The locals in this European destination spend the end of November by going to cemeteries to visit the graves of their loved ones. They take candles and flowers with them to honour the memory of their family members and sing prayers together. This is not much different to other European countries, such as Bulgaria, where people tend to visit the graves of their family members as often as they feel the need to throughout the whole year. They light up candles and bring flowers and food with them to offer the spirit of the person who had passed away the things they loved to have whilst they were alive – for example it is a common practice to light up a cigarette if the person was a smoker and wait for it to burn out, or spill some wine in the ground to satisfy their thirst.



Transylvania is the place to be on 31st October. Each year the place hosts dozen people from all around the world to celebrate The Day of the Dead. Bran Castle is a popular destination as it is the home of Vlad “The Impaler” Tepes, also known as Count Dracula. Other parts of Romania also pay their respects to the Halloween celebrations, but Transylvania seems to attract much more attention because of the mystery around the city. There are guide tours that can take people around Bran Castle on Halloween Eve – a cool and spooky way to celebrate the Day of the Dead.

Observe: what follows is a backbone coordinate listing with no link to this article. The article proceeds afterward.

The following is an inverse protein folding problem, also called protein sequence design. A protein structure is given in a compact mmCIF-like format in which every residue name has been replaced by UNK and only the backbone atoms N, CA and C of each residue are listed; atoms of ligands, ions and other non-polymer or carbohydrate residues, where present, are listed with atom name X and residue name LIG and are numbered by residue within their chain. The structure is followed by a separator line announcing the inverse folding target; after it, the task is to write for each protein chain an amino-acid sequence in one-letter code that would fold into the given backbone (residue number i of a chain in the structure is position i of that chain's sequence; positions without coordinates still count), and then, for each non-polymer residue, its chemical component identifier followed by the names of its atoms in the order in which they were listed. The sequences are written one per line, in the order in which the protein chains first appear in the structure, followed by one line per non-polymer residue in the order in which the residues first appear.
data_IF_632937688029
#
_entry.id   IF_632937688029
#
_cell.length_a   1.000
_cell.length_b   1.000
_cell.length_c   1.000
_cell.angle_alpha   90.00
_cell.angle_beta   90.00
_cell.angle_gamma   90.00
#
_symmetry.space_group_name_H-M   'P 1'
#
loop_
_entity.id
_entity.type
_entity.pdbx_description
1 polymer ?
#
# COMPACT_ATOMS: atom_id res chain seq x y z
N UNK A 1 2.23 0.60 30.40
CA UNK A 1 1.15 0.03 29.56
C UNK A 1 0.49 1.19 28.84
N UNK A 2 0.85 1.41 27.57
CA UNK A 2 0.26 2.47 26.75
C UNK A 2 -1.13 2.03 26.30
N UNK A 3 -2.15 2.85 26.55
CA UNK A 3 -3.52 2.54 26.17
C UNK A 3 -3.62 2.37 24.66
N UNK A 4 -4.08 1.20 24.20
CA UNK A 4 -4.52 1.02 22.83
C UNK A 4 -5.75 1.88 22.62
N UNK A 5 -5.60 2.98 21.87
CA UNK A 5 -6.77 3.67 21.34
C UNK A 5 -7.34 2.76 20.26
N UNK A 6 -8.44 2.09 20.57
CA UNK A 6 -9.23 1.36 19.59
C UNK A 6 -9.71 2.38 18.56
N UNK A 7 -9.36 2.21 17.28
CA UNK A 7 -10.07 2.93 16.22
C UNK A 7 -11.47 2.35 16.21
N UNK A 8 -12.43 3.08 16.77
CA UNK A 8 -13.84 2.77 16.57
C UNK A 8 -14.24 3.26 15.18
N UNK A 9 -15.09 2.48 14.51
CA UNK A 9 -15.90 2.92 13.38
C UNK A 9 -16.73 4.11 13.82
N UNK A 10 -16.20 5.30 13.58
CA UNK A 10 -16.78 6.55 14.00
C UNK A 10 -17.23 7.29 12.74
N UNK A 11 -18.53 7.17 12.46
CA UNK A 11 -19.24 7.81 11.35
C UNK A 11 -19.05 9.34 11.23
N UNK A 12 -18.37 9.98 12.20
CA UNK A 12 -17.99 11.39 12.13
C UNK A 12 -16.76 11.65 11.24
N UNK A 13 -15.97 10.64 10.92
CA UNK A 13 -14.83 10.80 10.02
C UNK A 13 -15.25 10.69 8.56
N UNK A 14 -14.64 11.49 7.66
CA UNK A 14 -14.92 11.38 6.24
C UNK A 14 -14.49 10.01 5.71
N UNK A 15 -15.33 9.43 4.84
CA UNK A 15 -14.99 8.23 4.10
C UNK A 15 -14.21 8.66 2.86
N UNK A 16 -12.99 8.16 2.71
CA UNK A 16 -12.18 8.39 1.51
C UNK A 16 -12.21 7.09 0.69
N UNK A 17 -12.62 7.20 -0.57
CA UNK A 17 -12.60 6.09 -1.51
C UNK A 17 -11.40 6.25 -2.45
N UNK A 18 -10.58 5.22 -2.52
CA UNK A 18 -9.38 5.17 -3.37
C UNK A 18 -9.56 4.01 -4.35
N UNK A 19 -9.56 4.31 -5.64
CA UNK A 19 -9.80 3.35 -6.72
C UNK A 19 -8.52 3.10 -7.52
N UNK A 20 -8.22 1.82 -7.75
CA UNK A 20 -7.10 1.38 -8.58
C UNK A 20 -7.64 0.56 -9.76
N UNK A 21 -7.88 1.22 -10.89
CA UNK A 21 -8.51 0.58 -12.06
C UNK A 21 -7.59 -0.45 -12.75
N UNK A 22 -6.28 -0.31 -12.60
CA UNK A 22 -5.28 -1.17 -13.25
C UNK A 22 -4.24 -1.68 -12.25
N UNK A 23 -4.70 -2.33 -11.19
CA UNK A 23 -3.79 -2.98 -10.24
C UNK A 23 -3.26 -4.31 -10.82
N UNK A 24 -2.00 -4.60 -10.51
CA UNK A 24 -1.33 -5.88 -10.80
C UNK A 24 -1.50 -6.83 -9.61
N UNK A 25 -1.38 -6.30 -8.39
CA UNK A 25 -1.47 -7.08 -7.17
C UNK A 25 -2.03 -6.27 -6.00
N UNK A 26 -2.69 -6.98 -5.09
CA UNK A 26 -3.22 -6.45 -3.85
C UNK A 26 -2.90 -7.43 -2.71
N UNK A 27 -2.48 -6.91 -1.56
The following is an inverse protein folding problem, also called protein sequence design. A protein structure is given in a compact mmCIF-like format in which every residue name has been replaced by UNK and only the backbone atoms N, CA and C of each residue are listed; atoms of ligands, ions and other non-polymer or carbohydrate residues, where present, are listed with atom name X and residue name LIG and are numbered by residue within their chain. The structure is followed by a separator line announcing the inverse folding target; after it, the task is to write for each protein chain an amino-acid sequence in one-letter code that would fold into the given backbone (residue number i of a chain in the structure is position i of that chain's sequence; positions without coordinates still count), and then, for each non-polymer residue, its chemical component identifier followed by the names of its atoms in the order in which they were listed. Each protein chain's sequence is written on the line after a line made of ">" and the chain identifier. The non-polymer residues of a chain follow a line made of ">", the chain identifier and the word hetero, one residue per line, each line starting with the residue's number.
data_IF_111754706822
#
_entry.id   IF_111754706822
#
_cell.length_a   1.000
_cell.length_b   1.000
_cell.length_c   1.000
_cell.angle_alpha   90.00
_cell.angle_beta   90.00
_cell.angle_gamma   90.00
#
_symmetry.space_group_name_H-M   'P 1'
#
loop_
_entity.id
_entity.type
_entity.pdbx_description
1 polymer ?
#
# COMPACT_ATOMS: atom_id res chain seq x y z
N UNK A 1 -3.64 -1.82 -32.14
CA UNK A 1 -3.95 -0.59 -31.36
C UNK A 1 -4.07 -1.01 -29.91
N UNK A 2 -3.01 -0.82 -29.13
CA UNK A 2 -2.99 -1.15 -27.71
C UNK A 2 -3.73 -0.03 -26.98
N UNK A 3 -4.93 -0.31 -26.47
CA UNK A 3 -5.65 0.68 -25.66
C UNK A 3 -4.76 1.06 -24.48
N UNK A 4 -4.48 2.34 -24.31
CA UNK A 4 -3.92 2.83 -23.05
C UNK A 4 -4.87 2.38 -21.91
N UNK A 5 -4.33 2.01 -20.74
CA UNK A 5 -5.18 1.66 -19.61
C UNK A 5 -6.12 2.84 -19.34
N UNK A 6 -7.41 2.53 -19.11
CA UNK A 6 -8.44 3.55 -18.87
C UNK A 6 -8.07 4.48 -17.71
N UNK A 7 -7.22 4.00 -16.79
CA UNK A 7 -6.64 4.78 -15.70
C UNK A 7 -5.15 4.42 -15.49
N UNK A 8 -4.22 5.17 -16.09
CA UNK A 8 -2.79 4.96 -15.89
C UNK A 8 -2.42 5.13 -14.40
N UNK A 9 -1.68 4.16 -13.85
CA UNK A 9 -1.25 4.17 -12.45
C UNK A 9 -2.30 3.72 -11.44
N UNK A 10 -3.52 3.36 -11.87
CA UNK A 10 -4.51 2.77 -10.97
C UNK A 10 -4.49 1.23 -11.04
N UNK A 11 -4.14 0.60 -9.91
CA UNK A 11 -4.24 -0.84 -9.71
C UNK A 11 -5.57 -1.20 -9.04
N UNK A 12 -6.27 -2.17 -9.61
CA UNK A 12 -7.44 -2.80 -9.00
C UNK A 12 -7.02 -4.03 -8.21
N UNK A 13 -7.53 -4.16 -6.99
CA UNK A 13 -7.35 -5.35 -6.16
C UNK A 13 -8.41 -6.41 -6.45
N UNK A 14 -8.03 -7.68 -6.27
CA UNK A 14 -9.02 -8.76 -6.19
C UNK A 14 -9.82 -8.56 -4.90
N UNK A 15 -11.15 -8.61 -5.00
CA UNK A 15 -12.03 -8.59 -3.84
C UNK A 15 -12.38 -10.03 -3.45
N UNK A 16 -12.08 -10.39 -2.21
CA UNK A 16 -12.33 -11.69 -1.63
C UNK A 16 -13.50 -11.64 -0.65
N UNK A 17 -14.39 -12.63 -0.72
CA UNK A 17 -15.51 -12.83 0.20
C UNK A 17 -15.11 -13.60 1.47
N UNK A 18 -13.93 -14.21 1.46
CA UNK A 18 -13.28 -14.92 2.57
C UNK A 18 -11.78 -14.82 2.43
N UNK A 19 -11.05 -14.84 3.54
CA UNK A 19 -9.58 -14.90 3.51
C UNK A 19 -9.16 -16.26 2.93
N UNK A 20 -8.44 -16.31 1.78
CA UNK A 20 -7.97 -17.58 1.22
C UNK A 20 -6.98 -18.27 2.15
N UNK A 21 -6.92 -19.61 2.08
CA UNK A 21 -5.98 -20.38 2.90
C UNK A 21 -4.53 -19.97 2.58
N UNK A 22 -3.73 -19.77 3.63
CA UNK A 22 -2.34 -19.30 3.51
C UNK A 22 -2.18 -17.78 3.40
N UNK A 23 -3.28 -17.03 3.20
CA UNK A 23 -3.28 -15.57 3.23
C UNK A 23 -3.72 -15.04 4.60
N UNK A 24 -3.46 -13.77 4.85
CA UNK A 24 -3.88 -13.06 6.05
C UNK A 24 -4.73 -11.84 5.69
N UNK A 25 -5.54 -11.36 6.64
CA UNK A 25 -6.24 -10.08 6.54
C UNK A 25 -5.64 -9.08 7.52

This celebration in the African country lasts up to six months. People honour the spirit of the dead and praise their return to the world of the living. The festival is often complimented by music and beautiful feasts. Locals wear masks and dance in the days before the spirits of the dead come down to Earth. It is a belief in the Nigerians’ culture that the spirits only visit the world of the living once every two years, which is why the festival is not a yearly occasion, but it is celebrated every other year.



Cambodia celebrates the spirits of the dead in a similar way to Europe. Families gather together mid-October to celebrate this religious tradition. They go to temples with baskets of flowers to pay their respect to the dead. Cambodians also give away beans and sticky rice that have been wrapped up in banana leaves. This tradition goes beyond the spirits. People also pay their respects to the elderly so that Pchum Ben is also held in their honour.